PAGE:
I’ve been at the finishing circuit every year they ATOC has circled the Capitol. I’ve sat in the rain drinking beers outside Crepeville, sipped Fat Tire from a can at the Amgen VIP booth, shot photos from the corner of 18th and L – opposite Crepeville – and I’ve leaned over orange barricades 75 meters from the finish. I’m not the only one.

The crowds do fluctuate. Rain tends to keep those who work downtown from running outside to watch the finish before they clock out for the day. Lance Armstrong tends to attract casual fans more interested in cycling’s pop star than anything else. Even as I walked around I heard more than a few people coming out of their offices to find the roads closed and musing about what it is that must be happening.

But then there’s the rest of us. With our tablets, smart-phones and laptops streaming the race at is approaches. Walking around the Lifestyle Fair just so we can drool over the latest bicycles from the big manufacturers. We care about the results – even if we have no idea what’s going on until the Peloton roars by at 40 miles per hour. We care about the excitement of the roar of 150 or so of the fastest cyclists in the world blowing past in an all out sprint. We don’t care about the rain, mostly.

Fewer people showed up to the finish this year, I’m sure. But it was still crowded. People still lined up at the barricades three or four deep. Because we love cycling. We love the bike. We love it February. We love it in May. We love it in the snow. We love it in the rain.

So yes, on Monday, with rain threatening, I took my press pass downtown and drooled over bikes and ran up and took a couple of photos of Ben Swift after his victory and went to the press conference and had a beer with Sam, all because I love cycling. Not so much because I love professional cycling but because I just like cycling.

And then, on Tuesday, I did it again. Only this time with on my bike, with guaranteed rain, to the sprint point in Folsom. Kurt and I rode out early, scoped out the route and more or less just milled around and grabbed a good spot near the sprint point. We stood around in the rain. We took pictures. We met friends. And we weren’t the only ones.

But why?

At Monday’s press conference Andrew Messick, President of AEG Sports, talked about the timeline around moving the Stage 2 start from Squaw Valley USA to Nevada City. It was sometime after midnight, he said, that he first contacted the Nevada City race committee and told them about the change. By 6:30 that morning Nevada City was ready to host the start of Stage 2. With almost no notice, cycling fans turned up at the start and saw the riders off, kicking off the Tour of California in style.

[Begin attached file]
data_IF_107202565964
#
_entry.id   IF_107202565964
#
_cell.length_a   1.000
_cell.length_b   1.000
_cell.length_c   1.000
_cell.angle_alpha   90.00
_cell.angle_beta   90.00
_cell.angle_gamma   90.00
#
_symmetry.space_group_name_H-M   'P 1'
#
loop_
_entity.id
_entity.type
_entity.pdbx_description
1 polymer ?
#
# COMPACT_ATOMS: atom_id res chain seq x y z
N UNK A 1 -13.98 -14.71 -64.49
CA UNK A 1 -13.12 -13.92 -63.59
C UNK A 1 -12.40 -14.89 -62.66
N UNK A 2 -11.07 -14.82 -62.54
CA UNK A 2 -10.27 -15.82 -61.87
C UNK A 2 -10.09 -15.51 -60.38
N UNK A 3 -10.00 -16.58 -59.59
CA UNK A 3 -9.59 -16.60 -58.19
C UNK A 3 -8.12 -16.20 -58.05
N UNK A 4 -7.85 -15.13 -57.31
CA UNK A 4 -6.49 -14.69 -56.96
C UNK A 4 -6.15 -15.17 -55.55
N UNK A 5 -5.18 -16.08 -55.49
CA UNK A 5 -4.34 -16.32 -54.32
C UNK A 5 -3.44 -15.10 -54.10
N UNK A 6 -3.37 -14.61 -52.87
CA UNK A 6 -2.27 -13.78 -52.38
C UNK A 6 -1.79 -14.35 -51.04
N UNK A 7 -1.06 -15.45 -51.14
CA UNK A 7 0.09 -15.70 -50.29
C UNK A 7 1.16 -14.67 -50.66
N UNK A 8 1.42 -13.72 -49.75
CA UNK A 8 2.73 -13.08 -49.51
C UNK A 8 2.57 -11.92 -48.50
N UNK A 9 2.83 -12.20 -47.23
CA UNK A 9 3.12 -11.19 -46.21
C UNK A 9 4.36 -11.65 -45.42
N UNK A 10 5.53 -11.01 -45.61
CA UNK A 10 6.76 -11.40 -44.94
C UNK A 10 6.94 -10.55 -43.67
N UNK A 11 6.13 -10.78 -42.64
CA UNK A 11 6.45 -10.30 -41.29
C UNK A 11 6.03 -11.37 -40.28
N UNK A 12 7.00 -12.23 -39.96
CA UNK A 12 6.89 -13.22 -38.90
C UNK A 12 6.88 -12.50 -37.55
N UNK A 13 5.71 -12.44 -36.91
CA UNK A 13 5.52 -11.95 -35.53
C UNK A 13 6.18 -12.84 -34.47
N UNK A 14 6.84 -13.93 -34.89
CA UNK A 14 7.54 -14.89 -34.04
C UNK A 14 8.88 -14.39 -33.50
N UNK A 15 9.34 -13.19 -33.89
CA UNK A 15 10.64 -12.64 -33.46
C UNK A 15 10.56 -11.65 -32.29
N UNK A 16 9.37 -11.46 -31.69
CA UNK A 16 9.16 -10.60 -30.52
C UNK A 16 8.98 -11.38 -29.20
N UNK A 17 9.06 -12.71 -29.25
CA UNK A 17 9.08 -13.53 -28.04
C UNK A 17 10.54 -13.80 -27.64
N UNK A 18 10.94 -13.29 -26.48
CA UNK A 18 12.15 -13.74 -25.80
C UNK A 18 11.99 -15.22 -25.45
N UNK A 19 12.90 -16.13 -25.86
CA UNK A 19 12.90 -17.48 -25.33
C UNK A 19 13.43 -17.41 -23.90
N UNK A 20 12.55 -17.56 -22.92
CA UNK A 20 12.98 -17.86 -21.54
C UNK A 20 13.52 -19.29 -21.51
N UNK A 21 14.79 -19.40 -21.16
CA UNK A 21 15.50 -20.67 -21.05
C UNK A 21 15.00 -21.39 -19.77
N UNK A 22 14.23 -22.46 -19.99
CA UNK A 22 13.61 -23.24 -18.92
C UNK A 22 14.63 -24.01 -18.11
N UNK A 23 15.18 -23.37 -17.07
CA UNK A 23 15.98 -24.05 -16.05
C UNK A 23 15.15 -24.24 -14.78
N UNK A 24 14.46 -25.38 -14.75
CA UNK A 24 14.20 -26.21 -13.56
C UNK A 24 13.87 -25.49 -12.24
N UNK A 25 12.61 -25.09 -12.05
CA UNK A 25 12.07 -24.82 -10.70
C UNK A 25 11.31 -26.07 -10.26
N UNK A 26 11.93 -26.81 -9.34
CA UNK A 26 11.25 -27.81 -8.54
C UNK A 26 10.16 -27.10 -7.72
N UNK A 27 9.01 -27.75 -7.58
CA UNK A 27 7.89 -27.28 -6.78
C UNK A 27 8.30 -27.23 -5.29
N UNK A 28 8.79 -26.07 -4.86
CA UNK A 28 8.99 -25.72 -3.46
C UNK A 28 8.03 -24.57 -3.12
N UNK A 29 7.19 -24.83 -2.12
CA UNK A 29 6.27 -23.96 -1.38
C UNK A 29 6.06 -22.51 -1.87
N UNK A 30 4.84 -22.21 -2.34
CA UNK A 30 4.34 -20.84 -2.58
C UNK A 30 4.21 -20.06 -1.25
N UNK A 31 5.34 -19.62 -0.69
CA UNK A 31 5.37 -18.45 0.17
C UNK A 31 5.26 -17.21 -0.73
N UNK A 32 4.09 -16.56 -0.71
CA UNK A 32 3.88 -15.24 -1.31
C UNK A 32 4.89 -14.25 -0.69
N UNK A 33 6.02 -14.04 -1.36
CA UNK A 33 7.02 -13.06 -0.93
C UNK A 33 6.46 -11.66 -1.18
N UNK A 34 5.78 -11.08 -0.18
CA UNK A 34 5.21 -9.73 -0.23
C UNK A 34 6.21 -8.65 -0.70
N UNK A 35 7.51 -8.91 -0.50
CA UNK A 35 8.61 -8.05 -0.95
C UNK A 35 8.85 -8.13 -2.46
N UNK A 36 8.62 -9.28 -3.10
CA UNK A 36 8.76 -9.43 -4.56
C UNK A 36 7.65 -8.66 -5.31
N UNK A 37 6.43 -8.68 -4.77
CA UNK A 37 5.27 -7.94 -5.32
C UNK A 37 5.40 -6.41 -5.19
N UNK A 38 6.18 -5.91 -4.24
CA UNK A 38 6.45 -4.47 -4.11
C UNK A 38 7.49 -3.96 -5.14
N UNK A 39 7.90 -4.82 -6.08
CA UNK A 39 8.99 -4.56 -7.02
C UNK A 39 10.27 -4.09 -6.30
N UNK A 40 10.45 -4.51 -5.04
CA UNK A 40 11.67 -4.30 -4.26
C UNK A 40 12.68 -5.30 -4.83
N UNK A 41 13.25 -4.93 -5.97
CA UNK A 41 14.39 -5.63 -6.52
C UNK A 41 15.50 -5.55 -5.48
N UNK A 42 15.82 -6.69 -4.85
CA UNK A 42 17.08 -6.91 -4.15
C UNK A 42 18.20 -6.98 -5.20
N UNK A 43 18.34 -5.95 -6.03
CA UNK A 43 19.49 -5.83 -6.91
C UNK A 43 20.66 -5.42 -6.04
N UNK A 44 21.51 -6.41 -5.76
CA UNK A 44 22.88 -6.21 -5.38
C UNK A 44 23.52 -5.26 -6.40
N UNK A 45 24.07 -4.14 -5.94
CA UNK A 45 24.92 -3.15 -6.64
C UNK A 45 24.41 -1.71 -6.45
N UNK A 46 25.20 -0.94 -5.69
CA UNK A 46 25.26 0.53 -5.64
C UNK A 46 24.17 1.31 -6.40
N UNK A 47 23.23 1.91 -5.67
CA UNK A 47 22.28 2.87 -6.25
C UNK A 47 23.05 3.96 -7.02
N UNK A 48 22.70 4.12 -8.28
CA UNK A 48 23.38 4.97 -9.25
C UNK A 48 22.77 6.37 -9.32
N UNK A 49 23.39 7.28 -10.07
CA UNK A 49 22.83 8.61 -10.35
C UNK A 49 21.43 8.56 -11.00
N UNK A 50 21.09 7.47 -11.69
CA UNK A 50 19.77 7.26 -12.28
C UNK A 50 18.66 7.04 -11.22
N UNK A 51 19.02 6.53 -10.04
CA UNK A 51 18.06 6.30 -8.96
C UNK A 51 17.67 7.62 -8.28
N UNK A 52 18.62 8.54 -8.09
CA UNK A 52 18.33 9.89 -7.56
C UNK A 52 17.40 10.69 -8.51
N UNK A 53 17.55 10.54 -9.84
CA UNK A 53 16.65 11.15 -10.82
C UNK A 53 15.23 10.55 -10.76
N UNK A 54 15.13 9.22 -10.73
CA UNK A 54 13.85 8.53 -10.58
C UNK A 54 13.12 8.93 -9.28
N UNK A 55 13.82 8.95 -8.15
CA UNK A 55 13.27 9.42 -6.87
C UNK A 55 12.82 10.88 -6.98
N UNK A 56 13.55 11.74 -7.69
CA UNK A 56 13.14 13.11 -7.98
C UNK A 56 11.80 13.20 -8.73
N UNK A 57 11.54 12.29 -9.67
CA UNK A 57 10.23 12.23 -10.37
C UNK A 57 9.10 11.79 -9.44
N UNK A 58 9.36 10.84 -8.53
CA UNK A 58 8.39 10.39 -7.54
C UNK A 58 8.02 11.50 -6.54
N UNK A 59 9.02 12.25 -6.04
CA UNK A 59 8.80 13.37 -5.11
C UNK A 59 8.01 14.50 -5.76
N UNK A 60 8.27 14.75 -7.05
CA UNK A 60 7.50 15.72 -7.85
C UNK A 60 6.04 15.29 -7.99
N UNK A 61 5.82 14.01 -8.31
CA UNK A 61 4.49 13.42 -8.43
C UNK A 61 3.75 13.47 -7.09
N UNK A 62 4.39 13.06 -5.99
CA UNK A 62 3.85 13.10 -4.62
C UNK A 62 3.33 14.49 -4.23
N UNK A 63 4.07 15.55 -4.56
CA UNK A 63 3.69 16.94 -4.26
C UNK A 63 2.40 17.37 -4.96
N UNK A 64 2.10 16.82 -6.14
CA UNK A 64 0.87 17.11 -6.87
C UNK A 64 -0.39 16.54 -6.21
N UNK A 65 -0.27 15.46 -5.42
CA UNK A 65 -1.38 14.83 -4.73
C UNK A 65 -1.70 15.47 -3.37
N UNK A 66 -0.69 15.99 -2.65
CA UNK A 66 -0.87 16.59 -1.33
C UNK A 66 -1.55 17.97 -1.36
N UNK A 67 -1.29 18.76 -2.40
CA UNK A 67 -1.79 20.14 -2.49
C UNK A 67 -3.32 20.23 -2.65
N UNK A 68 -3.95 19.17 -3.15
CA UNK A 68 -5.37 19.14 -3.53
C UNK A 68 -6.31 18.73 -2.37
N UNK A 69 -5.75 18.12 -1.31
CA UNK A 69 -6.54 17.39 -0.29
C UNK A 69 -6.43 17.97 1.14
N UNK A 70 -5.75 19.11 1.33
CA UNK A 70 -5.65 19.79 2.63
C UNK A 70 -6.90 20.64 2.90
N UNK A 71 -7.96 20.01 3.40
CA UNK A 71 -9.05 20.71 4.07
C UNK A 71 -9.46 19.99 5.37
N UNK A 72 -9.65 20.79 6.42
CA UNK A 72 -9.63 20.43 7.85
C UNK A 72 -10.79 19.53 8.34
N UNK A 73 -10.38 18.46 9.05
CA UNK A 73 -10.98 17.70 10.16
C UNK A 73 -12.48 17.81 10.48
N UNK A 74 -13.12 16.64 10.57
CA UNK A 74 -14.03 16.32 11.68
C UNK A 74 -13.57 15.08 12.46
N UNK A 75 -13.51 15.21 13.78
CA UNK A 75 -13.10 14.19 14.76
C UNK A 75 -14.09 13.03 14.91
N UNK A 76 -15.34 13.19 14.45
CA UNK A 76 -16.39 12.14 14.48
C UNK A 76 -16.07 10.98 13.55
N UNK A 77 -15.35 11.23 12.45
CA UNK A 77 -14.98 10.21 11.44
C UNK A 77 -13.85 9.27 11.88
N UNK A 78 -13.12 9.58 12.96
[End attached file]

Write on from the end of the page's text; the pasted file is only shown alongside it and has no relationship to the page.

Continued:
Several years ago now, I accompanied my wife to her company holiday party and I met Sam. The British spouse of my wife’s co-worker who had a funny last name and, like me, was just starting to ride his bike. Eventually, we started riding together and now I count Sam as one of my best friends; because of the relationship we built on the bike.

A co-worker and I started talking about cycling one day. He was a mountain biker. I was a roadie. We conjured up an idea for a blog about cycling and just ran with it.

A handful of cyclists interact with me or this blog on Twitter. Yesterday, I met one of those people, in person, for the first time. It was a blast and, at least I think, we hit it off as fast friends. I was even there when she drank a beer before noon for the first time, ever. And while that was happening, thousands of people lined up on the side of the road to catch a glimpse of elite professional cyclists ride past, in a matter of seconds.

But do we love cycling because of the people? Or do we love the people because they love cycling?

Does it even matter?

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2011 | Miles 107 – 140.3

Fantastic ride on Friday. The day was clear and cool but not cold. After, I was feeling damn near invincible. Since that time I’ve learned some sad news about of friend of mine that reminds not to take for granted the things that we love.

At nine, I spent several weeks in the hospital and several months isolated from my school friends, forbidden by the doctors to do any thing that ran the risk of being bumped or jostled. And at nine, just about everything you want to do involves the potential for bumping and jostling. I survived – in part thanks to Super Mario Brothers 3 – and managed to return to my previous life of running and jumping without too much trouble. Now, I sometimes forget those months. I forget that when we are well our bodies can be our tools – even surprise us with a seemingly limitless ability to strengthen and improve – and when we are not well our bodies can be more like anchors – holding us back.

Today, my thoughts are with all those who, for whatever reason, cannot get out and do.

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I’ll Go Easy | Pickering Pick

Oh, sure, it’s not about cycling, but it’s by two of ours (Sam sings and Sera films and edits). Also, I know for a fact there’s a bike on the other side of that wall.